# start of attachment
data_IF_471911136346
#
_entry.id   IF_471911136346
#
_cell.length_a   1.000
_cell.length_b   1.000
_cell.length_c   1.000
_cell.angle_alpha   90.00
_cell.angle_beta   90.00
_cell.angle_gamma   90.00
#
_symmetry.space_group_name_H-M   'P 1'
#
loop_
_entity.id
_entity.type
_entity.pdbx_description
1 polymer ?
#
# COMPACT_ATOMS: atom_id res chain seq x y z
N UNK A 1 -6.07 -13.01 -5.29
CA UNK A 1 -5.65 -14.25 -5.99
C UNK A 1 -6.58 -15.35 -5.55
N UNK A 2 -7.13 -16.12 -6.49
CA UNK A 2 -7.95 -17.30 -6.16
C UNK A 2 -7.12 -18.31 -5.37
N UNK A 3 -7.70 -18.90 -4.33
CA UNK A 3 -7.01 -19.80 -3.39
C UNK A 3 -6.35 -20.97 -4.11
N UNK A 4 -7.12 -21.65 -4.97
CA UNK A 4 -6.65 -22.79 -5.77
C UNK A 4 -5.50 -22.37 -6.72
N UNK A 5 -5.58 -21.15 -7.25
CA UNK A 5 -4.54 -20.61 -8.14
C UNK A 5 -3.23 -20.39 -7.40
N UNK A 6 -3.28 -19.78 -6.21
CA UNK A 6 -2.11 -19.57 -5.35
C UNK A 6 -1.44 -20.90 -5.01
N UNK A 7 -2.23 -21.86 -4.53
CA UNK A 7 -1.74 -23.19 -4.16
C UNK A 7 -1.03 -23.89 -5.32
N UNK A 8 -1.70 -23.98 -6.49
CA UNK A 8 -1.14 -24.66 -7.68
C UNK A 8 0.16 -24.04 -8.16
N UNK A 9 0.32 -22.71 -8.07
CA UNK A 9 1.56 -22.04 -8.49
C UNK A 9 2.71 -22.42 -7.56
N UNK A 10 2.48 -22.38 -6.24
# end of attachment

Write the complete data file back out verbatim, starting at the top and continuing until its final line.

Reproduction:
data_IF_471911136346
#
_entry.id   IF_471911136346
#
_cell.length_a   1.000
_cell.length_b   1.000
_cell.length_c   1.000
_cell.angle_alpha   90.00
_cell.angle_beta   90.00
_cell.angle_gamma   90.00
#
_symmetry.space_group_name_H-M   'P 1'
#
loop_
_entity.id
_entity.type
_entity.pdbx_description
1 polymer ?
#
# COMPACT_ATOMS: atom_id res chain seq x y z
N UNK A 1 -6.07 -13.01 -5.29
CA UNK A 1 -5.65 -14.25 -5.99
C UNK A 1 -6.58 -15.35 -5.55
N UNK A 2 -7.13 -16.12 -6.49
CA UNK A 2 -7.95 -17.30 -6.16
C UNK A 2 -7.12 -18.31 -5.37
N UNK A 3 -7.70 -18.90 -4.33
CA UNK A 3 -7.01 -19.80 -3.39
C UNK A 3 -6.35 -20.97 -4.11
N UNK A 4 -7.12 -21.65 -4.97
CA UNK A 4 -6.65 -22.79 -5.77
C UNK A 4 -5.50 -22.37 -6.72
N UNK A 5 -5.58 -21.15 -7.25
CA UNK A 5 -4.54 -20.61 -8.14
C UNK A 5 -3.23 -20.39 -7.40
N UNK A 6 -3.28 -19.78 -6.21
CA UNK A 6 -2.11 -19.57 -5.35
C UNK A 6 -1.44 -20.90 -5.01
N UNK A 7 -2.23 -21.86 -4.53
CA UNK A 7 -1.74 -23.19 -4.16
C UNK A 7 -1.03 -23.89 -5.32
N UNK A 8 -1.70 -23.98 -6.49
CA UNK A 8 -1.14 -24.66 -7.68
C UNK A 8 0.16 -24.04 -8.16
N UNK A 9 0.32 -22.71 -8.07
CA UNK A 9 1.56 -22.04 -8.49
C UNK A 9 2.71 -22.42 -7.56
N UNK A 10 2.48 -22.38 -6.24